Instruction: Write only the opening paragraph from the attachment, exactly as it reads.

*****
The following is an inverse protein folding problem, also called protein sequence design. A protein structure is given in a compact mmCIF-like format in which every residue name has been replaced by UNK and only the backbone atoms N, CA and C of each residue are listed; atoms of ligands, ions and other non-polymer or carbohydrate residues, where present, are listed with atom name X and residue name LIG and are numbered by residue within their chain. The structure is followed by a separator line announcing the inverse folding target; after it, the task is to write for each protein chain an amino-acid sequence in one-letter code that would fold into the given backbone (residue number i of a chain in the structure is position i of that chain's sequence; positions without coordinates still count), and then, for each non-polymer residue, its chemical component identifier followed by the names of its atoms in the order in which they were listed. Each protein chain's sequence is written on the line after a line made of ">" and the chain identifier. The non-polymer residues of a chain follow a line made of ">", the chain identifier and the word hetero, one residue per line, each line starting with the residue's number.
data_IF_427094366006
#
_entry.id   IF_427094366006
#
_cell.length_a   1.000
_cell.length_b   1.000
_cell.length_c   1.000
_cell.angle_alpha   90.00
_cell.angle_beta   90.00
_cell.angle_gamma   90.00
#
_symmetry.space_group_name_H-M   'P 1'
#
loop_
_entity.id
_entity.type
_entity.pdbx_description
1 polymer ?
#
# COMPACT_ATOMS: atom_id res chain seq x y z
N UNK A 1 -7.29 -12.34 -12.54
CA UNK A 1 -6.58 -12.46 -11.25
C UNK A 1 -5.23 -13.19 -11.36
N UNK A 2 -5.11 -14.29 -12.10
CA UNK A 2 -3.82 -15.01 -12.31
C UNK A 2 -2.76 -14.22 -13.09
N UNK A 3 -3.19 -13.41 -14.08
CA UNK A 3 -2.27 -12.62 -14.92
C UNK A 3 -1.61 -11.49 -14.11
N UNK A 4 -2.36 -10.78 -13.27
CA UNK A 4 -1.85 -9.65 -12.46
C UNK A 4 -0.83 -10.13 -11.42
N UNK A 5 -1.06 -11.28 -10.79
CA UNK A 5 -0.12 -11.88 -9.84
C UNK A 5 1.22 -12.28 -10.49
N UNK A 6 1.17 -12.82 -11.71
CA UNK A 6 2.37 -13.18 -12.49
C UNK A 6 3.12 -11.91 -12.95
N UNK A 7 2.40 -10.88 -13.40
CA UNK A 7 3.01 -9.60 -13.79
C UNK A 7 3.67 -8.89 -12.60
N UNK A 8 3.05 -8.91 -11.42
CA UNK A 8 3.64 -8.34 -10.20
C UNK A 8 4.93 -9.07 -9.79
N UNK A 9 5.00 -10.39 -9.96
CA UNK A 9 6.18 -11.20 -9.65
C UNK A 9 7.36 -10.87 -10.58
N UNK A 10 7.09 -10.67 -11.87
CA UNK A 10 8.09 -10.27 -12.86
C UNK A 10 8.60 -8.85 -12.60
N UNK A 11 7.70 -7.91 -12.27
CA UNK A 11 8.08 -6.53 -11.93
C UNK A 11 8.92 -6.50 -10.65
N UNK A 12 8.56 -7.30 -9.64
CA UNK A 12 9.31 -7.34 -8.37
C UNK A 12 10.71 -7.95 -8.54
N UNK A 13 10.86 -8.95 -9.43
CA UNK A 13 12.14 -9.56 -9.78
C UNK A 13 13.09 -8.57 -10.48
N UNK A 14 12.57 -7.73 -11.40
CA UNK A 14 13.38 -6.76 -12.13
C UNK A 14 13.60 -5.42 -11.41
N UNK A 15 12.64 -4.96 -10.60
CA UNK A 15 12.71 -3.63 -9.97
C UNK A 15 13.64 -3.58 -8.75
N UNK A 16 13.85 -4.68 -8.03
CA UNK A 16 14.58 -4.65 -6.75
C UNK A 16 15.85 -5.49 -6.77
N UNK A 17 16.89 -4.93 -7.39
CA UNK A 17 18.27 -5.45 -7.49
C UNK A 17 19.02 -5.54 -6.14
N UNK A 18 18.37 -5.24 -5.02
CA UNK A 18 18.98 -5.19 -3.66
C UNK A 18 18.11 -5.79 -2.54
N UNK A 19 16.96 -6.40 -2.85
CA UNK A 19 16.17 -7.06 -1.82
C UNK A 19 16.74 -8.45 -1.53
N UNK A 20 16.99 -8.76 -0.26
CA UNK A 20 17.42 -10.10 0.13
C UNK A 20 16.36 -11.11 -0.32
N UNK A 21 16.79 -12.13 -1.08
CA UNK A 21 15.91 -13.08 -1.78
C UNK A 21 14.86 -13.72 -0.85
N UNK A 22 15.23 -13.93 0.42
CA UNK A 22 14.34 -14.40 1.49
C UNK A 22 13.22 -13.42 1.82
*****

The following is an inverse protein folding problem, also called protein sequence design. A protein structure is given in a compact mmCIF-like format in which every residue name has been replaced by UNK and only the backbone atoms N, CA and C of each residue are listed; atoms of ligands, ions and other non-polymer or carbohydrate residues, where present, are listed with atom name X and residue name LIG and are numbered by residue within their chain. The structure is followed by a separator line announcing the inverse folding target; after it, the task is to write for each protein chain an amino-acid sequence in one-letter code that would fold into the given backbone (residue number i of a chain in the structure is position i of that chain's sequence; positions without coordinates still count), and then, for each non-polymer residue, its chemical component identifier followed by the names of its atoms in the order in which they were listed. Each protein chain's sequence is written on the line after a line made of ">" and the chain identifier. The non-polymer residues of a chain follow a line made of ">", the chain identifier and the word hetero, one residue per line, each line starting with the residue's number.